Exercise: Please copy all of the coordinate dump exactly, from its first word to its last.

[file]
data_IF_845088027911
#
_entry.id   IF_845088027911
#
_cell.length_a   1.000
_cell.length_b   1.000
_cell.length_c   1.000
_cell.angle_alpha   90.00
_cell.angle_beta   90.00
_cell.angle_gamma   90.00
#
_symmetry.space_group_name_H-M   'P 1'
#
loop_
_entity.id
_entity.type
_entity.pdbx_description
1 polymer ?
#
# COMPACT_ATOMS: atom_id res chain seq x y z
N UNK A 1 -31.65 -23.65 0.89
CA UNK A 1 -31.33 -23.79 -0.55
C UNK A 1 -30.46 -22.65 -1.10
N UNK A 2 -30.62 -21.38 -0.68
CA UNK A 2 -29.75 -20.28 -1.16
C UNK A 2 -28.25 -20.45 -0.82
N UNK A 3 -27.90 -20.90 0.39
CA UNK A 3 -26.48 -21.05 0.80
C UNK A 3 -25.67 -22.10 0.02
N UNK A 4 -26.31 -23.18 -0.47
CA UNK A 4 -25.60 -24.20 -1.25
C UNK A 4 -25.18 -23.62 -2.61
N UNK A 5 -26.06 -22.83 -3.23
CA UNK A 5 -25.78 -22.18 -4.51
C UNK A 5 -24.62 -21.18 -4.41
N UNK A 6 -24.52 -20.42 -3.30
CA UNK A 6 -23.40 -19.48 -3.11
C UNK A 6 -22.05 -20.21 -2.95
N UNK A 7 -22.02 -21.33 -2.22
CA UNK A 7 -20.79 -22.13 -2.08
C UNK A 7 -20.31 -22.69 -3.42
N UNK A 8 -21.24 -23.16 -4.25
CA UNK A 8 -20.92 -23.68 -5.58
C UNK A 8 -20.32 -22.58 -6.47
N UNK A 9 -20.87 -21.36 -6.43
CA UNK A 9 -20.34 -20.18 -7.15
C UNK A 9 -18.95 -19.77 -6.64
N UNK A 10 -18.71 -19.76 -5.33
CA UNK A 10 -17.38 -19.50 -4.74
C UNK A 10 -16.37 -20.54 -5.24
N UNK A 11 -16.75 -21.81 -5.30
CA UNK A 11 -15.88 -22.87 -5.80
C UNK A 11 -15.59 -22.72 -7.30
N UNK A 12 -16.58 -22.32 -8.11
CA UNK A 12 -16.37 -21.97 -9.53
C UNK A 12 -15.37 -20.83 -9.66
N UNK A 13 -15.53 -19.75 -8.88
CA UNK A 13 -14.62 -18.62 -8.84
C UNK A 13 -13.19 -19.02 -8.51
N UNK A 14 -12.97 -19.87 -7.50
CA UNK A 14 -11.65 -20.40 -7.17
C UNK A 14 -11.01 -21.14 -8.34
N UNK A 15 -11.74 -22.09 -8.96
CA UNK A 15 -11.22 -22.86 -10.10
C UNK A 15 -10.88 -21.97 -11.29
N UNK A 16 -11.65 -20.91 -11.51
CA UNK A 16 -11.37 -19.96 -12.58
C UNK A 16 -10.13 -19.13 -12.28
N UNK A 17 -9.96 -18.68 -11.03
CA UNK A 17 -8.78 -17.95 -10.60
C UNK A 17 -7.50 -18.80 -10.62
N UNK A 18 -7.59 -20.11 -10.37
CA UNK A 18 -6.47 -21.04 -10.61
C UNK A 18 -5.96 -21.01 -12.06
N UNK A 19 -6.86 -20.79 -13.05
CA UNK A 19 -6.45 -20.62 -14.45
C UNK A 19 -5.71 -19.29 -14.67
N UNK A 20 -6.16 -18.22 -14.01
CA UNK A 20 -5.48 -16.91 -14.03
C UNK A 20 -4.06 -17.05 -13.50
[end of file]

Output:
data_IF_845088027911
#
_entry.id   IF_845088027911
#
_cell.length_a   1.000
_cell.length_b   1.000
_cell.length_c   1.000
_cell.angle_alpha   90.00
_cell.angle_beta   90.00
_cell.angle_gamma   90.00
#
_symmetry.space_group_name_H-M   'P 1'
#
loop_
_entity.id
_entity.type
_entity.pdbx_description
1 polymer ?
#
# COMPACT_ATOMS: atom_id res chain seq x y z
N UNK A 1 -31.65 -23.65 0.89
CA UNK A 1 -31.33 -23.79 -0.55
C UNK A 1 -30.46 -22.65 -1.10
N UNK A 2 -30.62 -21.38 -0.68
CA UNK A 2 -29.75 -20.28 -1.16
C UNK A 2 -28.25 -20.45 -0.82
N UNK A 3 -27.90 -20.90 0.39
CA UNK A 3 -26.48 -21.05 0.80
C UNK A 3 -25.67 -22.10 0.02
N UNK A 4 -26.31 -23.18 -0.47
CA UNK A 4 -25.60 -24.20 -1.25
C UNK A 4 -25.18 -23.62 -2.61
N UNK A 5 -26.06 -22.83 -3.23
CA UNK A 5 -25.78 -22.18 -4.51
C UNK A 5 -24.62 -21.18 -4.41
N UNK A 6 -24.52 -20.42 -3.30
CA UNK A 6 -23.40 -19.48 -3.11
C UNK A 6 -22.05 -20.21 -2.95
N UNK A 7 -22.02 -21.33 -2.22
CA UNK A 7 -20.79 -22.13 -2.08
C UNK A 7 -20.31 -22.69 -3.42
N UNK A 8 -21.24 -23.16 -4.25
CA UNK A 8 -20.92 -23.68 -5.58
C UNK A 8 -20.32 -22.58 -6.47
N UNK A 9 -20.87 -21.36 -6.43
CA UNK A 9 -20.34 -20.18 -7.15
C UNK A 9 -18.95 -19.77 -6.64
N UNK A 10 -18.71 -19.76 -5.33
CA UNK A 10 -17.38 -19.50 -4.74
C UNK A 10 -16.37 -20.54 -5.24
N UNK A 11 -16.75 -21.81 -5.30
CA UNK A 11 -15.88 -22.87 -5.80
C UNK A 11 -15.59 -22.72 -7.30
N UNK A 12 -16.58 -22.32 -8.11
CA UNK A 12 -16.37 -21.97 -9.53
C UNK A 12 -15.37 -20.83 -9.66
N UNK A 13 -15.53 -19.75 -8.88
CA UNK A 13 -14.62 -18.62 -8.84
C UNK A 13 -13.19 -19.02 -8.51
N UNK A 14 -12.97 -19.87 -7.50
CA UNK A 14 -11.65 -20.40 -7.17
C UNK A 14 -11.01 -21.14 -8.34
N UNK A 15 -11.74 -22.09 -8.96
CA UNK A 15 -11.22 -22.86 -10.10
C UNK A 15 -10.88 -21.97 -11.29
N UNK A 16 -11.65 -20.91 -11.51
CA UNK A 16 -11.37 -19.96 -12.58
C UNK A 16 -10.13 -19.13 -12.28
N UNK A 17 -9.96 -18.68 -11.03
CA UNK A 17 -8.78 -17.95 -10.60
C UNK A 17 -7.50 -18.80 -10.62
N UNK A 18 -7.59 -20.11 -10.37
CA UNK A 18 -6.47 -21.04 -10.61
C UNK A 18 -5.96 -21.01 -12.06
N UNK A 19 -6.86 -20.79 -13.05
CA UNK A 19 -6.45 -20.62 -14.45
C UNK A 19 -5.71 -19.29 -14.67
N UNK A 20 -6.16 -18.22 -14.01
CA UNK A 20 -5.48 -16.91 -14.03
C UNK A 20 -4.06 -17.05 -13.50